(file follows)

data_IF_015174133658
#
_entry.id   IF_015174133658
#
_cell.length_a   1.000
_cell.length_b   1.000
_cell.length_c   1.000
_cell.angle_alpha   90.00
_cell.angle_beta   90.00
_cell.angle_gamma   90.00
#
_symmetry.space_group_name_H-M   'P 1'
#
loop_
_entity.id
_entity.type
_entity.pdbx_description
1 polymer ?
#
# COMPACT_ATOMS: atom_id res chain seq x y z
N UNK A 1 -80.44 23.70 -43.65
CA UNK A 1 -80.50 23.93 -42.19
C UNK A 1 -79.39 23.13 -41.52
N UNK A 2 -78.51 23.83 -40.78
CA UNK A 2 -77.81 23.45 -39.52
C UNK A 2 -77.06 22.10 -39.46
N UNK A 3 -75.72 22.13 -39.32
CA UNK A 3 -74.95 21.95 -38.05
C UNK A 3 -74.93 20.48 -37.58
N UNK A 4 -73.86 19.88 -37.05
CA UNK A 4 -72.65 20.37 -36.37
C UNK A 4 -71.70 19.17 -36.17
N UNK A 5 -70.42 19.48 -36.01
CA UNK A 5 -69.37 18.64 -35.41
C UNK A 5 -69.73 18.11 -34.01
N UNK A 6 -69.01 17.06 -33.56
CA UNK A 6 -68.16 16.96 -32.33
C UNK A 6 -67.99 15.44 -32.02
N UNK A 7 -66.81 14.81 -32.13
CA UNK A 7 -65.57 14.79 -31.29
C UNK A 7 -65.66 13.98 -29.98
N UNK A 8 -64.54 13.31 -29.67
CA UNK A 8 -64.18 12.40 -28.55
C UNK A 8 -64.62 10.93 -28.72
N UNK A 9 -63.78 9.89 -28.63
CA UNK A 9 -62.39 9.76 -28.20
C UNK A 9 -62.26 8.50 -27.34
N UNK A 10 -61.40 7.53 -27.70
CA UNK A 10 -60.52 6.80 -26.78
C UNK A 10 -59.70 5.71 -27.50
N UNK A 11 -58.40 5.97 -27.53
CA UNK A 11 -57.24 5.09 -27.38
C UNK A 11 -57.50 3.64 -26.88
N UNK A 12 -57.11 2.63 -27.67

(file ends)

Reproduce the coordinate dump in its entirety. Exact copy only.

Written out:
data_IF_015174133658
#
_entry.id   IF_015174133658
#
_cell.length_a   1.000
_cell.length_b   1.000
_cell.length_c   1.000
_cell.angle_alpha   90.00
_cell.angle_beta   90.00
_cell.angle_gamma   90.00
#
_symmetry.space_group_name_H-M   'P 1'
#
loop_
_entity.id
_entity.type
_entity.pdbx_description
1 polymer ?
#
# COMPACT_ATOMS: atom_id res chain seq x y z
N UNK A 1 -80.44 23.70 -43.65
CA UNK A 1 -80.50 23.93 -42.19
C UNK A 1 -79.39 23.13 -41.52
N UNK A 2 -78.51 23.83 -40.78
CA UNK A 2 -77.81 23.45 -39.52
C UNK A 2 -77.06 22.10 -39.46
N UNK A 3 -75.72 22.13 -39.32
CA UNK A 3 -74.95 21.95 -38.05
C UNK A 3 -74.93 20.48 -37.58
N UNK A 4 -73.86 19.88 -37.05
CA UNK A 4 -72.65 20.37 -36.37
C UNK A 4 -71.70 19.17 -36.17
N UNK A 5 -70.42 19.48 -36.01
CA UNK A 5 -69.37 18.64 -35.41
C UNK A 5 -69.73 18.11 -34.01
N UNK A 6 -69.01 17.06 -33.56
CA UNK A 6 -68.16 16.96 -32.33
C UNK A 6 -67.99 15.44 -32.02
N UNK A 7 -66.81 14.81 -32.13
CA UNK A 7 -65.57 14.79 -31.29
C UNK A 7 -65.66 13.98 -29.98
N UNK A 8 -64.54 13.31 -29.67
CA UNK A 8 -64.18 12.40 -28.55
C UNK A 8 -64.62 10.93 -28.72
N UNK A 9 -63.78 9.89 -28.63
CA UNK A 9 -62.39 9.76 -28.20
C UNK A 9 -62.26 8.50 -27.34
N UNK A 10 -61.40 7.53 -27.70
CA UNK A 10 -60.52 6.80 -26.78
C UNK A 10 -59.70 5.71 -27.50
N UNK A 11 -58.40 5.97 -27.53
CA UNK A 11 -57.24 5.09 -27.38
C UNK A 11 -57.50 3.64 -26.88
N UNK A 12 -57.11 2.63 -27.67